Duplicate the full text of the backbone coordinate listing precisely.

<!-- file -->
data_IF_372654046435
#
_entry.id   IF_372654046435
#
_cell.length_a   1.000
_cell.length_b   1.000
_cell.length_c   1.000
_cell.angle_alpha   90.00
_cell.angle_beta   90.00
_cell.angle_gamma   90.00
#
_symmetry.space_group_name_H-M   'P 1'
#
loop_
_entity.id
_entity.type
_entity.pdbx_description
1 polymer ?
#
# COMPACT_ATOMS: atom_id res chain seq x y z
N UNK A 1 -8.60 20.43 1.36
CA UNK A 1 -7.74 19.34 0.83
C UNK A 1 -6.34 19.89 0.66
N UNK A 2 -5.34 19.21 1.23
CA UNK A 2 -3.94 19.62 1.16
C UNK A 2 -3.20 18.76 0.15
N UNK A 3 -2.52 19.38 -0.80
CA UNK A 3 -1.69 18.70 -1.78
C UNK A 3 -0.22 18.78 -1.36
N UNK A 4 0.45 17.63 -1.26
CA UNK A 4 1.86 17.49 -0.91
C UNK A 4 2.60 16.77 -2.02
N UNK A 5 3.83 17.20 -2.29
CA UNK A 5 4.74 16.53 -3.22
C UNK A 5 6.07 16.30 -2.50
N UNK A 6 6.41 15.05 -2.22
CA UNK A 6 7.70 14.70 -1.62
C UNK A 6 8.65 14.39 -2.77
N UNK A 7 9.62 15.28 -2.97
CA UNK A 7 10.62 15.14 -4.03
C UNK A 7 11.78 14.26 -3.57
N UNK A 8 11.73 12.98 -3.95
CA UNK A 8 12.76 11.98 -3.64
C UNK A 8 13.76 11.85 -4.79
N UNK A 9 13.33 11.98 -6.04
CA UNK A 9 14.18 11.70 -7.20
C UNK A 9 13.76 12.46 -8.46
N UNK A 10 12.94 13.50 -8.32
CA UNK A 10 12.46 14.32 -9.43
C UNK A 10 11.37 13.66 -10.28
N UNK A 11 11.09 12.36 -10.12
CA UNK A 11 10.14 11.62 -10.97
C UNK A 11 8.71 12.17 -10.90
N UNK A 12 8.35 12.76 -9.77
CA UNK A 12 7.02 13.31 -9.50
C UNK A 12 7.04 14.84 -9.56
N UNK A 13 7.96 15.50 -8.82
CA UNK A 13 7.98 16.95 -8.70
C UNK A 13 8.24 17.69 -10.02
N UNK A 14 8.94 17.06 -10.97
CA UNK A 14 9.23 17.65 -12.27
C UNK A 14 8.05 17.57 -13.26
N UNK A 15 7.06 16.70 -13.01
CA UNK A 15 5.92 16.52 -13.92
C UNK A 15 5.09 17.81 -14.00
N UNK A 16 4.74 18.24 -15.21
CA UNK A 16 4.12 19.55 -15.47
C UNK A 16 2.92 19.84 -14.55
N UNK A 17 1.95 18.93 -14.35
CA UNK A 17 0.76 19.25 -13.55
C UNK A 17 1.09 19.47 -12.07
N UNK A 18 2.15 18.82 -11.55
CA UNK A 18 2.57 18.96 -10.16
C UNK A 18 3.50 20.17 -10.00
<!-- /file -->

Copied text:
data_IF_372654046435
#
_entry.id   IF_372654046435
#
_cell.length_a   1.000
_cell.length_b   1.000
_cell.length_c   1.000
_cell.angle_alpha   90.00
_cell.angle_beta   90.00
_cell.angle_gamma   90.00
#
_symmetry.space_group_name_H-M   'P 1'
#
loop_
_entity.id
_entity.type
_entity.pdbx_description
1 polymer ?
#
# COMPACT_ATOMS: atom_id res chain seq x y z
N UNK A 1 -8.60 20.43 1.36
CA UNK A 1 -7.74 19.34 0.83
C UNK A 1 -6.34 19.89 0.66
N UNK A 2 -5.34 19.21 1.23
CA UNK A 2 -3.94 19.62 1.16
C UNK A 2 -3.20 18.76 0.15
N UNK A 3 -2.52 19.38 -0.80
CA UNK A 3 -1.69 18.70 -1.78
C UNK A 3 -0.22 18.78 -1.36
N UNK A 4 0.45 17.63 -1.26
CA UNK A 4 1.86 17.49 -0.91
C UNK A 4 2.60 16.77 -2.02
N UNK A 5 3.83 17.20 -2.29
CA UNK A 5 4.74 16.53 -3.22
C UNK A 5 6.07 16.30 -2.50
N UNK A 6 6.41 15.05 -2.22
CA UNK A 6 7.70 14.70 -1.62
C UNK A 6 8.65 14.39 -2.77
N UNK A 7 9.62 15.28 -2.97
CA UNK A 7 10.62 15.14 -4.03
C UNK A 7 11.78 14.26 -3.57
N UNK A 8 11.73 12.98 -3.95
CA UNK A 8 12.76 11.98 -3.64
C UNK A 8 13.76 11.85 -4.79
N UNK A 9 13.33 11.98 -6.04
CA UNK A 9 14.18 11.70 -7.20
C UNK A 9 13.76 12.46 -8.46
N UNK A 10 12.94 13.50 -8.32
CA UNK A 10 12.46 14.32 -9.43
C UNK A 10 11.37 13.66 -10.28
N UNK A 11 11.09 12.36 -10.12
CA UNK A 11 10.14 11.62 -10.97
C UNK A 11 8.71 12.17 -10.90
N UNK A 12 8.35 12.76 -9.77
CA UNK A 12 7.02 13.31 -9.50
C UNK A 12 7.04 14.84 -9.56
N UNK A 13 7.96 15.50 -8.82
CA UNK A 13 7.98 16.95 -8.70
C UNK A 13 8.24 17.69 -10.02
N UNK A 14 8.94 17.06 -10.97
CA UNK A 14 9.23 17.65 -12.27
C UNK A 14 8.05 17.57 -13.26
N UNK A 15 7.06 16.70 -13.01
CA UNK A 15 5.92 16.52 -13.92
C UNK A 15 5.09 17.81 -14.00
N UNK A 16 4.74 18.24 -15.21
CA UNK A 16 4.12 19.55 -15.47
C UNK A 16 2.92 19.84 -14.55
N UNK A 17 1.95 18.93 -14.35
CA UNK A 17 0.76 19.25 -13.55
C UNK A 17 1.09 19.47 -12.07
N UNK A 18 2.15 18.82 -11.55
CA UNK A 18 2.57 18.96 -10.16
C UNK A 18 3.50 20.17 -10.00